Albedo feedbacks

Albedo is a measure of how reflective a surface is, and the Earth’s albedo influences the climate by determining how much sunlight is absorbed. Ice and snow have very high albedos, meaning they reflect a lot of sunlight. According to Dr. Johannes Sutter, a climatologist at the Alfred Wegener Institute in Bremerhaven, Germany, “the cryosphere is the planet’s air conditioner. Its white surface—snow and ice—reflect much of the incoming sunlight, cooling the environment.”

Thus, changes in ice coverage can modulate the temperatures of nearby regions. This is especially true with respect to sea ice, which is currently undergoing a massive decline in the Arctic. These areas are experiencing a phenomenon known as polar amplification, warming at a much higher rate than the rest of the planet.

“By mid-century, the Arctic ocean could be ice free in summer,” says Sutter. “That accelerates warming even further by exposing the darker ocean surface. It’s like choosing between sitting in a black or a white car on a hot summer’s day.” Darker surfaces absorb more heat; and exposed ocean surfaces do exactly that.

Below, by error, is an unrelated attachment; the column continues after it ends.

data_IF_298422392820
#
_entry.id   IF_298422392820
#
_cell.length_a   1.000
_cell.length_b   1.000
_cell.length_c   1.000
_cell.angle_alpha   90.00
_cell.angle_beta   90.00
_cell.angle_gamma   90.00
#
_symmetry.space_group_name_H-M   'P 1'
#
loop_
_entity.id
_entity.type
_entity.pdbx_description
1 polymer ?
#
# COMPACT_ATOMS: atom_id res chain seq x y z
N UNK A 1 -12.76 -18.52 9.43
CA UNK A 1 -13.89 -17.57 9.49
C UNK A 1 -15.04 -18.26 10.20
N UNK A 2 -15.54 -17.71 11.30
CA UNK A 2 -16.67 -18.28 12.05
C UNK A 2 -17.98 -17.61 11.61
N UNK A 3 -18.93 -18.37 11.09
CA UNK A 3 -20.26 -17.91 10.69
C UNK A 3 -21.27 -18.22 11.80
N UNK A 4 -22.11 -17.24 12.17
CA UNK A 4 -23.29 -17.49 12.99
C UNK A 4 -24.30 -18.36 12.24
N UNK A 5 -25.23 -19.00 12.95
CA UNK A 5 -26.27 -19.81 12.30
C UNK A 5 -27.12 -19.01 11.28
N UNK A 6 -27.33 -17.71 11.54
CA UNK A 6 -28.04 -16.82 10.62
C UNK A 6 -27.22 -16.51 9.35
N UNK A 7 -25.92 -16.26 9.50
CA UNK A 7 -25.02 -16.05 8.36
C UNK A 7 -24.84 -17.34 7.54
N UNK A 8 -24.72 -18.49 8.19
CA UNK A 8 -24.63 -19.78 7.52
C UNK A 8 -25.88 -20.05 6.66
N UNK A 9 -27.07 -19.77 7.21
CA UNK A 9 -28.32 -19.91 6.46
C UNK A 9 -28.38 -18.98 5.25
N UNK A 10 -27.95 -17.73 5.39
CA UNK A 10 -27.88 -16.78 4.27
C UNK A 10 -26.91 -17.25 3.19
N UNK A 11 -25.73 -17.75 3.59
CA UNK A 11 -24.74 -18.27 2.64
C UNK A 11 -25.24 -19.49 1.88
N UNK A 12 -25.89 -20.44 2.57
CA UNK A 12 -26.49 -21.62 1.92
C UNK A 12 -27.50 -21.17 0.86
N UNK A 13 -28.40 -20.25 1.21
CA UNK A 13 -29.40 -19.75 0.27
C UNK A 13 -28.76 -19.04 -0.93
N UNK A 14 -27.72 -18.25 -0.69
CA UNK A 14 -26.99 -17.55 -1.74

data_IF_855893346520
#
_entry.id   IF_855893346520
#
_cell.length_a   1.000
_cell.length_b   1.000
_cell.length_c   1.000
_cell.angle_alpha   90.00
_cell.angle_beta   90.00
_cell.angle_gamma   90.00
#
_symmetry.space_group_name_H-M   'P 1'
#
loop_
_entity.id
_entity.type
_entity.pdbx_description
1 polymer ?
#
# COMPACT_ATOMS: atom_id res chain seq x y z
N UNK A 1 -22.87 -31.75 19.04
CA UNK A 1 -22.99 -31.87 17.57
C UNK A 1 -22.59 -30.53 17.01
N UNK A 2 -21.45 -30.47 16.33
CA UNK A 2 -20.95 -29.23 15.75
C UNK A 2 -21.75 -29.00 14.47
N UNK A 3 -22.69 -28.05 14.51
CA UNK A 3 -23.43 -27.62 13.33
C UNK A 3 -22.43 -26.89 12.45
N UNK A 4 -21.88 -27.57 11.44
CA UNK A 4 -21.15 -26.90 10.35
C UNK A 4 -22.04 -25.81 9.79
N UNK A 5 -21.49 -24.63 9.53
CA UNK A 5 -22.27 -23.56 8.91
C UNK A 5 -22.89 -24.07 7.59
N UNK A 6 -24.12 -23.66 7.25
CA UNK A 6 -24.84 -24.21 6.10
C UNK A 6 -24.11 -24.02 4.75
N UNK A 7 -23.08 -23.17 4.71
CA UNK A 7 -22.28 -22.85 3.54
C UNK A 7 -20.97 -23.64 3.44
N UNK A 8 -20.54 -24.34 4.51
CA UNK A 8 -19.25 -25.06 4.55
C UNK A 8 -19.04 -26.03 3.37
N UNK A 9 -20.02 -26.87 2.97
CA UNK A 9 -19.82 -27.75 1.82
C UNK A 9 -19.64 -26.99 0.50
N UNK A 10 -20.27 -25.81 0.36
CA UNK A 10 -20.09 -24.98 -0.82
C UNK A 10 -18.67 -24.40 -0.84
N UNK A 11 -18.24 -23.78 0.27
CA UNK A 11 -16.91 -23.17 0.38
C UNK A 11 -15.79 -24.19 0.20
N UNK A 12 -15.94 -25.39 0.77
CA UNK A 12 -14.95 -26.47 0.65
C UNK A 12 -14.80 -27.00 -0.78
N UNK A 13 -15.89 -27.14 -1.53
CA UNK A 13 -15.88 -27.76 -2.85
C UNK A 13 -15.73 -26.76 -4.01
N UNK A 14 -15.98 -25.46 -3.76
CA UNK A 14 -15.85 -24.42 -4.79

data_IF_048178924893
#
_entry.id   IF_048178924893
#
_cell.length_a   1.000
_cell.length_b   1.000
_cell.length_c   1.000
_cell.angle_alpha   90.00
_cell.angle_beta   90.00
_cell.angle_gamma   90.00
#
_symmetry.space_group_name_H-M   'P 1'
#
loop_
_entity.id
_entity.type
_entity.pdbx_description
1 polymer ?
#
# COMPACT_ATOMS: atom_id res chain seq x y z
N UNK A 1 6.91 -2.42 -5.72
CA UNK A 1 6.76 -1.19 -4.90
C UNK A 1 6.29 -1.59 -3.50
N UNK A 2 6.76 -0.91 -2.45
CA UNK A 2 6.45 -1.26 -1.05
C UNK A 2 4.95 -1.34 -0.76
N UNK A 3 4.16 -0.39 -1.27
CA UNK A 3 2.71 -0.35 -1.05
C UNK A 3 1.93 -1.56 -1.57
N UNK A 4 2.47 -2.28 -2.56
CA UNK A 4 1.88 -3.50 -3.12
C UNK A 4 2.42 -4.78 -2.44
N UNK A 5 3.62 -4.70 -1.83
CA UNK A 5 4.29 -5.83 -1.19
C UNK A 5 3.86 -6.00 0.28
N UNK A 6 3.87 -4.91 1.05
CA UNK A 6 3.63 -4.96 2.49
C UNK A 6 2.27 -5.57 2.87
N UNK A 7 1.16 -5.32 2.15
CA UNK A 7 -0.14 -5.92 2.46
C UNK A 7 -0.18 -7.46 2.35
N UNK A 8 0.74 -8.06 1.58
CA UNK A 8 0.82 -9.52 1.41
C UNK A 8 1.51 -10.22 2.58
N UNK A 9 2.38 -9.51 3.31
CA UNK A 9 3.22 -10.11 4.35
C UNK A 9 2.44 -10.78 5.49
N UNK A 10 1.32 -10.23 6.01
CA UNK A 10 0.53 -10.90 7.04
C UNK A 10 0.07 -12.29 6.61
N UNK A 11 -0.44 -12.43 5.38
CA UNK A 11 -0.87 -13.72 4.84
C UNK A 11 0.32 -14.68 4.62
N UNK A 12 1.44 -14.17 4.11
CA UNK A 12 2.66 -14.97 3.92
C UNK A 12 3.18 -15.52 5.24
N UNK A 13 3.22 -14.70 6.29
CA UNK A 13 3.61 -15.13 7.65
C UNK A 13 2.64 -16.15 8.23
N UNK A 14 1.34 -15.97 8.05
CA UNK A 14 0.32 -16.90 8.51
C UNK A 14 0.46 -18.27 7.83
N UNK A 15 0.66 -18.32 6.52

This change in albedo is known as a climate feedback, with decreases in albedo acting on the local climate and causing increasing temperatures. On a societal and economic level, reduced sea-ice in the Arctic also means the opening up of new shipping routes and opportunities for oil exploration, both of which would again ultimately contribute to the amplification of global warming.

“Another factor with regard to albedo effects is black carbon, which is a major component of soot,” says Sutter. Black carbon is deposited on the Greenland ice sheet either by natural or human sources, such as wildfires or combustion, These deposits could lead to decreasing the albedo of the ice sheet, further increasing regional temperatures. “These dark particles might form a blanket that could further accelerate Greenland ice mass loss,” he says.

A polar bear (Ursus maritimus) is looking for food at the edge of the pack ice north of Svalbard, Norway in July 2015.
Enlarge / A polar bear (Ursus maritimus) is looking for food at the edge of the pack ice north of Svalbard, Norway in July 2015.
Wolfgang Kaehler/LightRocket via Getty Images

Ice sheets and sea levels